The clinical effects of brand and generic medications are supposed to be the same (or according to the authors “interchangeable”) but they often look very different. Whereas a brand medication will always appear identical with each refill, generic medications can vary in size, color and shape depending on the manufacturer supplying the pharmacy. (Need I say the cheapest brands will most likely be the ones that are supplied?) They all have to be approved by the FDA, so cheaper does not mean that quality or concentration of the medication has been compromised. An example that was given in the article (along with pictures) is fluoxetine (brand name Prozac). There are at least 10 generic versions that are pharmacologically equivalent to the original drug yet they vary in their color patterns.

No, this was not done on purpose to confuse the consumer or test the memory of her physician. It turns out that color and shape-shift has its basis in U.S. intellectual-property law. Drug manufacturers have had exclusive ownership of the physical aspects of their products, including their size, shape, color, texture, aroma and flavor. These properties are considered private property under a subset of trade law called “trade dress”.  (I immediately associated this title with words like designer, exclusive and whatever other branding adjectives makes “not-off-the-rack” fashion so unique.) To be fair…. the companies that do research and development of drugs should be compensated for the tremendous costs they assume. Often millions of dollars are spent on trials that have to be abandoned, because the medications that undergo testing are not significantly effective or are found to cause serious side effects in humans.  Without pharmaceutical company development of new drugs that meet the standards that are required for FDA approval, many diseases and conditions would remain untreated and we would all suffer. (Lack of special designer clothes would obviously not have the same effect!)

There were several reasons that pharmaceutical companies were granted broad based legal protections in the mid-20th century.  There was a valid concern that counterfeit drugs would be “palmed -off” to unsuspecting patients (and even their pharmacies) if they had the same appearance and packaging as brand-name drugs. At some point, the Third Circuit Court of Appeals upheld trade-dress protection because near-identical pills would facilitate the practice of “unscrupulous pharmacists” in “substituting less expensive generic drugs for the brand name drugs prescribed without informing their customers and without passing along the benefit of the lower price.” The courts also felt that allowing trade-dress protection served a public health function by preventing the substitution of one drug that was similar but not identical to another.

The 1997 FDA guidelines for expanding direct -to -consumer advertising of prescription drugs also made the images of pills more important to the drug companies. An example is sildenafil (you know it as Viagra, that diamond shaped light blue pill.) We all know about that “little blue pill”…it has become a stand up cultural phenomenon.

But now, that legal protection has begun to unravel. In 2003, there was a legal dispute about Adderall, a medication prescribed for children with attention deficit-hyperactivity disorder. The company that first produced it in 1996 stated that the color, shape and size of various doses helped children adhere to their prescribed regimens. When a generic company (Barr) tried to copy these color schemes the court agreed to let them; after all the original company (Shire) had claimed the importance of the color trade dress.  In the tradition of “if you can’t beat them join them” over the last 5 years, brand-name pharmaceutical companies have begun to license their trade dress to the manufacturers of authorized generics. And (for a price), some generics look the same as the name brand.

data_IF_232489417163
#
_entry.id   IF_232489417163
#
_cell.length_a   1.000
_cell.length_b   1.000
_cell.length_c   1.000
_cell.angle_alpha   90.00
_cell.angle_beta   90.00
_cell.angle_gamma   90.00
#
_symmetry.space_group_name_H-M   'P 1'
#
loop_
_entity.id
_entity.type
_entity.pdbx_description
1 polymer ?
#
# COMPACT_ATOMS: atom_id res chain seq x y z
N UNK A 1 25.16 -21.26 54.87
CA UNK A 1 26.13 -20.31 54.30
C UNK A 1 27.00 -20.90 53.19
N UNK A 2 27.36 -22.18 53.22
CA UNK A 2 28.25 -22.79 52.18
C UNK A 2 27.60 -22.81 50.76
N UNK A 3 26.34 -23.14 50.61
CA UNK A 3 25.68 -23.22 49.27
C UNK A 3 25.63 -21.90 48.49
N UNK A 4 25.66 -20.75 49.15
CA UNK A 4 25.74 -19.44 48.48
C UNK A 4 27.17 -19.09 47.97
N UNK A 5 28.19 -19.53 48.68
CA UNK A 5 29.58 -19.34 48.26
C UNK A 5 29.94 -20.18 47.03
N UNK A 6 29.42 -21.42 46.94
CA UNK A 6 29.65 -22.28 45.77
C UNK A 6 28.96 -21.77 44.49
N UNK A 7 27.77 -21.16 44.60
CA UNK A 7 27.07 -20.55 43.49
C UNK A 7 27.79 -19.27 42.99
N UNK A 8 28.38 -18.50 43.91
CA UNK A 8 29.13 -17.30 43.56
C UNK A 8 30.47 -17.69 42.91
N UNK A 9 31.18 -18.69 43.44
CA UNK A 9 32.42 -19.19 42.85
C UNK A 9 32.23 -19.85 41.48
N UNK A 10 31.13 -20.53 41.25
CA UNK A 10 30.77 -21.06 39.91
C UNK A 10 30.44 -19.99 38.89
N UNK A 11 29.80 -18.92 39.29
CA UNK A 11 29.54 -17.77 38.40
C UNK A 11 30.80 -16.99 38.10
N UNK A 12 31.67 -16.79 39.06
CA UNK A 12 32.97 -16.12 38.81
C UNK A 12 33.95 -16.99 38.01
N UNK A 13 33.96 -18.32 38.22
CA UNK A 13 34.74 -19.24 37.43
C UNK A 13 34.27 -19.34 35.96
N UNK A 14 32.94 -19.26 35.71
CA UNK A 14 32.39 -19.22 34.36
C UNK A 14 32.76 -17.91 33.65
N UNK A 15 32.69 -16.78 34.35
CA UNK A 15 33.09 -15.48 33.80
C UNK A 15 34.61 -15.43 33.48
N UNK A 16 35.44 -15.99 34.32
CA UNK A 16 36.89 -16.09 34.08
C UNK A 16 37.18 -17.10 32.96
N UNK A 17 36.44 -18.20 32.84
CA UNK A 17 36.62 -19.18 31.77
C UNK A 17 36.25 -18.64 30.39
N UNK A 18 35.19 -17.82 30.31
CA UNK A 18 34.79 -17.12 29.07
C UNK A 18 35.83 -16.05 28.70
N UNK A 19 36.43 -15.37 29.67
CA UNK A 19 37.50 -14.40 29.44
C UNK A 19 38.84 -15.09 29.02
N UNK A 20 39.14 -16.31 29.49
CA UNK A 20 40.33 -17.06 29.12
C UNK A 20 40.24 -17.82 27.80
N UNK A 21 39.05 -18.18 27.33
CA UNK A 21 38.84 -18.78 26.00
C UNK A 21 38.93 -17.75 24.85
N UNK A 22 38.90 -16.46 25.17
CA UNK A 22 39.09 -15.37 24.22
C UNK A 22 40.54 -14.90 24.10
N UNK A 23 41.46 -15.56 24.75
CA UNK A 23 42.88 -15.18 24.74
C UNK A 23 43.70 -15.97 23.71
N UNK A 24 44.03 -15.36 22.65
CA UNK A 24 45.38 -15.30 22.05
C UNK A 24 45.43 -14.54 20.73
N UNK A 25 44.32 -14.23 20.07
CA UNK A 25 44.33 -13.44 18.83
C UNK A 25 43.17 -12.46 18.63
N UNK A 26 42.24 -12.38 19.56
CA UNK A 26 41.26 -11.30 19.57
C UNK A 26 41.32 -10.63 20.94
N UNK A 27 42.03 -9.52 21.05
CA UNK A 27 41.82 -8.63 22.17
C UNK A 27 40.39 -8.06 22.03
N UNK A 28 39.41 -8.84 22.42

The suggestion offered by the authors of the article in NEJM seems to be truly appropriate: “Instituting a more consistent and organized system of pill appearance would increase patient adherence, reduce the complexity of medical regimens, reduce medication error, and encourage the rational use of bioequivalent generic drugs.”  I would also suggest that you bring in your bottle of current drugs so that your doctor or nurse can check the name, dosage and directions for use. None of us should rely on color, shape, aroma or flavor to identify a medication… No matter what it now looks like, it should be taken as directed.

As you know when you come for your annual gynecologic visit, the receptionist requests that you update your information, sign a confidentiality form, and she checks on your insurance. The nurse then hands you a small plastic cup and asks you to give a urine sample. So there you are in a cramped bathroom trying to aim the stream into what now seems like an impossibly narrow container and thinking: (a) this is humiliating, (b) why is this necessary, I have no problems with my bladder? and possibly (c) I can’t go, so what am I supposed to do now?

A new article in the Journal Obstetrics and Gynecology aptly titled “In the Trenches” emphasizes the importance of checking your urine.

An immediate urine test can be performed with a “dipstick”, a strip of paper that is specially treated to check for white cells (often present if there is an infection) red blood cells or RBC’s (and the rest of this newsletter will deal with this… if blood is present in the urine, the medical term is hematuria), protein (if elevated, a sign of kidney or even systemic disease), glucose (present in urine if blood levels are high), ketones (elevated with kidney problems or dehydration), bilirubin (elevated in liver disease) and pH (acidity).